Creating a strong self-focused morning routine is one of the most important things you can do to set the tone for your day.
Do you find yourself checking your email first thing in the morning and mentally answering questions… hours before you get into work?
Rushing around in the morning, cramming breakfast in your mouth as you drive to work, already feeling that sense of impending anxiety and wishing you had more time for yourself?
Feeling like your day is happening to you?
Or rather, I used to feel that way.
As an entrepreneur, I am more than a little obsessed with time management and productivity. As a Naturopathic Doctor, I am all about helping people create systems in their life to reach their health goals so that they can be more successful at work, and be the parent/partner/person they dream of being.
I fell into the habit of auto-piloting my mornings, basing my schedule around when my husband needed to leave for work (ridiculously early), other roommates’ schedules and how much time I could spend falling into the black hole that is my Facebook Newsfeed. I would fly into the office just a few minutes before my first client, feeling a frazzled and unsettled.
It is a recipe for anxiety and unproductivity. You feel like you are constantly chasing your tail and wind up frustrated by your lack of accomplishment at the end of the day. You stay up late catching up… or watching Netflix and always feeling perma-tired.
Recently, I’ve been experimenting with a new “system”. Most successful entrepreneurs, top earners (C-office types) and the calmest people I know get up early. As a night-hawk born of two musicians, this concept is totally alien to me. I’ve gotten into the habit over the past few years, however, due to my husband’s schedule and the desire to spend time together before the day gets crazy. It’s actually very peaceful to be up and moving before the rest of the world. Once I’m up, I never regret it.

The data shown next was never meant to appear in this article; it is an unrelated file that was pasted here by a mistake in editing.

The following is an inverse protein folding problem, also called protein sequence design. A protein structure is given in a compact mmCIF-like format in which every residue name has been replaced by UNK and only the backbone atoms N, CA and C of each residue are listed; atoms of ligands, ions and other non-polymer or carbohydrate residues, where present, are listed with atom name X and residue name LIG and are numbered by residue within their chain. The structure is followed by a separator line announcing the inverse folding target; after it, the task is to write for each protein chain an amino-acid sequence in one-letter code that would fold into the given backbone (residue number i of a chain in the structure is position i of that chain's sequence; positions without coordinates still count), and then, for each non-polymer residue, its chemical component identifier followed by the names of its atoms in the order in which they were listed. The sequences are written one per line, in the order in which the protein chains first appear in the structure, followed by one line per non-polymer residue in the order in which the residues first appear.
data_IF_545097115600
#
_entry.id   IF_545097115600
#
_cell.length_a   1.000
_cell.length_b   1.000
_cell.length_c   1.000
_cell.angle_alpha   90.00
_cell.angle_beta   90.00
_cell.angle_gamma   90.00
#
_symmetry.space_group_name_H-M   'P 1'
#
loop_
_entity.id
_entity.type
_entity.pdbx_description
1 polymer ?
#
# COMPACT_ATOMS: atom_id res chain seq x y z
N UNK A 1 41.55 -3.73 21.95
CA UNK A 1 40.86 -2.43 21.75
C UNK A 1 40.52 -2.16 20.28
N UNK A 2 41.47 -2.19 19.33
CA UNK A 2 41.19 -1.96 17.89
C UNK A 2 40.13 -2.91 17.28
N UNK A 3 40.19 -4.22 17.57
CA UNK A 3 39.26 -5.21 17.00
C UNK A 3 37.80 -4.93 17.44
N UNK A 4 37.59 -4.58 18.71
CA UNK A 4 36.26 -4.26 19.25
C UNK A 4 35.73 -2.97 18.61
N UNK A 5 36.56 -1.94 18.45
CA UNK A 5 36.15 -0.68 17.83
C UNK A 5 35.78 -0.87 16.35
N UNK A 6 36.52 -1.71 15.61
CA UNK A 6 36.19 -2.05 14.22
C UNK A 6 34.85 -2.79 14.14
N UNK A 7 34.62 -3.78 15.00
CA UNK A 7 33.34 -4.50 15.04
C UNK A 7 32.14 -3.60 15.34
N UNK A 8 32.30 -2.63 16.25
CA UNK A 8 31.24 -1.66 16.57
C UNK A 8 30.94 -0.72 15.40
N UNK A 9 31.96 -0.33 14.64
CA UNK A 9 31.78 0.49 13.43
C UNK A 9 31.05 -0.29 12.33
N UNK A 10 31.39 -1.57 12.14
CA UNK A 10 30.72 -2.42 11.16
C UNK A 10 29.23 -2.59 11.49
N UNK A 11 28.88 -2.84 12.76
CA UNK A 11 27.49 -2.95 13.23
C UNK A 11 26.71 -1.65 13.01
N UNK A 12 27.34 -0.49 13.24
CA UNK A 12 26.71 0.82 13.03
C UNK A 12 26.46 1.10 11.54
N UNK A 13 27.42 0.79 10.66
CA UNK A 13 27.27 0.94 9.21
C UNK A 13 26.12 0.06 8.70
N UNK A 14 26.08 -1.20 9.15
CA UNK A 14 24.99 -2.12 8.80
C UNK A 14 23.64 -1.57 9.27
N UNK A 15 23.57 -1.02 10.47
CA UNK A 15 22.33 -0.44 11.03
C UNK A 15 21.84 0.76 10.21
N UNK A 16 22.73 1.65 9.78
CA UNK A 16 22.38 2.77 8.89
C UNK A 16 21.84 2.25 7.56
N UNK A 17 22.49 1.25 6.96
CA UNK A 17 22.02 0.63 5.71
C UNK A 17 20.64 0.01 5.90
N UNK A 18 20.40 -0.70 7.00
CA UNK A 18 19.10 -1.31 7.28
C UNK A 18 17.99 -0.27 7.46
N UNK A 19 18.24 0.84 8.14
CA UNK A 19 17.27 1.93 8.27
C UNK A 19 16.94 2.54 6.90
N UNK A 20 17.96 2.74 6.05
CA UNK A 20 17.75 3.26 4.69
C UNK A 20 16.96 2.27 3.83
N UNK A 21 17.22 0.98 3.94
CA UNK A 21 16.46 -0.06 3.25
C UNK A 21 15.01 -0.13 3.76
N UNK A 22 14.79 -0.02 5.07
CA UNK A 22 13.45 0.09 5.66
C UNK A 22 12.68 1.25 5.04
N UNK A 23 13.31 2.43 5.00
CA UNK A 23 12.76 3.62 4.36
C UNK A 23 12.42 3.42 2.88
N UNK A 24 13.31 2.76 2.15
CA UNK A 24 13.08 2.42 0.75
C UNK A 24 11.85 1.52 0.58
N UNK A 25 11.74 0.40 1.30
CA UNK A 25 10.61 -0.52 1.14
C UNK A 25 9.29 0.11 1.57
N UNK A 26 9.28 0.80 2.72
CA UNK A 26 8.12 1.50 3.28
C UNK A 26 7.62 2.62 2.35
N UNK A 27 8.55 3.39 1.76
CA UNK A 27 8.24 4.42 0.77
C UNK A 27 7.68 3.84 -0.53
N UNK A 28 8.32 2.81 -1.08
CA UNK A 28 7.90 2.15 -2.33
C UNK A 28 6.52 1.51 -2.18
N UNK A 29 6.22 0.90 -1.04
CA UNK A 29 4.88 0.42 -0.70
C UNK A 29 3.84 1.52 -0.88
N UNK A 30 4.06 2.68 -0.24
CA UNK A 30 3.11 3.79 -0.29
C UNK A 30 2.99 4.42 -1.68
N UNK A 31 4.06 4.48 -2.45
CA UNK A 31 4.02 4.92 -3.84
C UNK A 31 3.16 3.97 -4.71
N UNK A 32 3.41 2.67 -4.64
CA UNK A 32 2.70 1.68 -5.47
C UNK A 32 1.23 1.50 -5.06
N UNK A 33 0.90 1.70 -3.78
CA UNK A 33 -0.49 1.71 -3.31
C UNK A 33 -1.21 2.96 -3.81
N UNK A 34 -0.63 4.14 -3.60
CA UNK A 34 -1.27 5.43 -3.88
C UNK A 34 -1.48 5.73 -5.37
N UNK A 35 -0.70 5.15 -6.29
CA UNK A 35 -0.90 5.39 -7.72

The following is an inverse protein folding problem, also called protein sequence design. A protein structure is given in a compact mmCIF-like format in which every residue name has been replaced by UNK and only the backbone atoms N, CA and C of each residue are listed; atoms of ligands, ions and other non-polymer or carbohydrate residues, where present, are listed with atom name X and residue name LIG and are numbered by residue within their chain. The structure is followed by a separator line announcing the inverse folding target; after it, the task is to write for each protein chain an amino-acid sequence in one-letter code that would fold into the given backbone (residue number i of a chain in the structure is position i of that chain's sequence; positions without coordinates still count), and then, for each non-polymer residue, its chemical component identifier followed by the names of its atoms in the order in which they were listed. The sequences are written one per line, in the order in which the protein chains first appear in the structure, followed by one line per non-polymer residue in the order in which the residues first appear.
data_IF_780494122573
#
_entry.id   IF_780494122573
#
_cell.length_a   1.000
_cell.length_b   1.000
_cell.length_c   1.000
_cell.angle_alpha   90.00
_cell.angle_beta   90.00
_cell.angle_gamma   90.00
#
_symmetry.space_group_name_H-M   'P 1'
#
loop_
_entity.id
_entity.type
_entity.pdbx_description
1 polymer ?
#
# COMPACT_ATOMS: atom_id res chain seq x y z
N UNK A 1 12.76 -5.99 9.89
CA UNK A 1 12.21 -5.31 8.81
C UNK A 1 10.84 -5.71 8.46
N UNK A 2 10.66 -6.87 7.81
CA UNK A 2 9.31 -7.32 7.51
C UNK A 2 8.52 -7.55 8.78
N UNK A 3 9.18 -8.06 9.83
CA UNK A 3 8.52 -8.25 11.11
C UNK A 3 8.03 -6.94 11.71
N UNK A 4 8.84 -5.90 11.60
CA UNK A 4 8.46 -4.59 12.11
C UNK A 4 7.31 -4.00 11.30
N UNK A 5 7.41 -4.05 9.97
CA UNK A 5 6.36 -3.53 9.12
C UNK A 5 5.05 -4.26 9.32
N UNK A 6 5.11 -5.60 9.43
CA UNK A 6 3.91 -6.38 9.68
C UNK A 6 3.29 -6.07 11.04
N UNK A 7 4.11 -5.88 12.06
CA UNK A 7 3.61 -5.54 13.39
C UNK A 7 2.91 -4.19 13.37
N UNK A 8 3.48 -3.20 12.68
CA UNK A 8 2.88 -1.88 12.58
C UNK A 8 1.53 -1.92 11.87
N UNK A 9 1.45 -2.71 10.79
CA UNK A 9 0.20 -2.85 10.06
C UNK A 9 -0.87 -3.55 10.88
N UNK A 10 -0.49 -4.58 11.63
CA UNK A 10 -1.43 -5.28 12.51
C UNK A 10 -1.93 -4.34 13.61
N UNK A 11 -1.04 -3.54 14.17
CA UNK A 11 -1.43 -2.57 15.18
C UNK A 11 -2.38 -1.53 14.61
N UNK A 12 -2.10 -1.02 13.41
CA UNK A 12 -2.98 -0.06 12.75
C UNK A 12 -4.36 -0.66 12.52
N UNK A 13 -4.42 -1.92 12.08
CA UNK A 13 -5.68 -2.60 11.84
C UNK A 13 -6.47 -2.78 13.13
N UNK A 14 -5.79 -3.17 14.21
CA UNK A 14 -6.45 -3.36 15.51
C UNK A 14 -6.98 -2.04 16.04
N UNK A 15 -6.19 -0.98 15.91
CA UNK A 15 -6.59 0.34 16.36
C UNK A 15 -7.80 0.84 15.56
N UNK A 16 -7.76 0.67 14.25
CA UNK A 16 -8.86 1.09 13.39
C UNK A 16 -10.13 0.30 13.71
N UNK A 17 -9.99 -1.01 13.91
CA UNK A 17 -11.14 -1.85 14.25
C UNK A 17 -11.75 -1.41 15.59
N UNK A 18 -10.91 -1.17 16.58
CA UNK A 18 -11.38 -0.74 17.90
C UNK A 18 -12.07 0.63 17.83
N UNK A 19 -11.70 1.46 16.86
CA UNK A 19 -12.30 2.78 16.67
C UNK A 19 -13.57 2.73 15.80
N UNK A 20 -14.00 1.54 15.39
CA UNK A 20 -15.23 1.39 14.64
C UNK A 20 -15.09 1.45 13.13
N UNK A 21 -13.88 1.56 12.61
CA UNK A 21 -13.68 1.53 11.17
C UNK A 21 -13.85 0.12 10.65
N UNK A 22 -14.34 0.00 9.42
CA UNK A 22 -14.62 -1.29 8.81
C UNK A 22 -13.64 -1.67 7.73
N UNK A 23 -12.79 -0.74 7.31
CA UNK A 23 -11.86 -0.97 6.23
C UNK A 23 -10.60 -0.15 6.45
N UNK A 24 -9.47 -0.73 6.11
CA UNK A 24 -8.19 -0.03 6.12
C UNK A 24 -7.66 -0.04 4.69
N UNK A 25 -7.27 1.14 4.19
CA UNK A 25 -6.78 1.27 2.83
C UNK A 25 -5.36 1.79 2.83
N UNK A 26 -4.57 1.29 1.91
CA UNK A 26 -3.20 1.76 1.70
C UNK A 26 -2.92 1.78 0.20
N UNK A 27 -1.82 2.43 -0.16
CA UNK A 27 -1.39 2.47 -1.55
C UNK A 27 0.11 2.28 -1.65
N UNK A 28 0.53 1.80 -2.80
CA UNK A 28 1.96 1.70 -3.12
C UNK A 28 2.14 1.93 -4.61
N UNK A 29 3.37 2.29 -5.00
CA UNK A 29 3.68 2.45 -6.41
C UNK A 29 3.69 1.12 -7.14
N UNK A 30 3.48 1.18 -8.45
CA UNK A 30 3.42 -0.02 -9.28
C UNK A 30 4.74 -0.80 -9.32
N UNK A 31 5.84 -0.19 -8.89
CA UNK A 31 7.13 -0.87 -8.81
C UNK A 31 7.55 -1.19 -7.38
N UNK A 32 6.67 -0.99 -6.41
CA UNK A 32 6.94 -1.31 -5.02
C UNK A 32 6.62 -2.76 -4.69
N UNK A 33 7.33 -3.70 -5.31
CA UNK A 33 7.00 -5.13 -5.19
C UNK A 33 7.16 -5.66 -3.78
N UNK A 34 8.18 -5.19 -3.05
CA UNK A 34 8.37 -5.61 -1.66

Enter the Morning Triathlon: a super efficient start to the day to help you feel healthier, happier and more successful.
Here’s why it works: By starting your day focusing on YOUR needs, you set a strong foundation for the rest of the day. Your email inbox and work day are full of other people’s demands for your time and energy… but by starting and ideally ending the day focusing on yourself, you will feel calmer and more productive.
I call this concept “book-ending”. Ie. You book-end your day getting in the right frame of mind for your day in the morning, and then winding down in the evening.
Here’s how you do it:
Figure out how much time you have, and divide into three blocks: Mental, Movement, Mindful/Meditate. This is your Morning Triathlon. Ideally you have about 15 minutes or longer. Skip the time you spend reading the news on your phone.
My morning routine starts like this:
Some days I use a 15 minute block of time, other days I have longer. I never regret getting up early or taking care of myself. Self-care is vital to your health.
Get my NEW Guide Calm the F*** Down: 5 Proven Strategies to Take Care of Yourself
In my next blog post, I’ll share with you my favorite ways to build the perfect bedtime routine to help ward off insomnia.
What are YOUR favorite ways to start your morning? Comment below!
Dr. Keila Roesner BHSc ND
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Dr. Keila Roesner is a Naturopathic Doctor. When not treating patients she is also an enthusiastic barefoot-strolling, music-loving, yoga-doing kitchen wiz - who also happens to be a wrestling fan.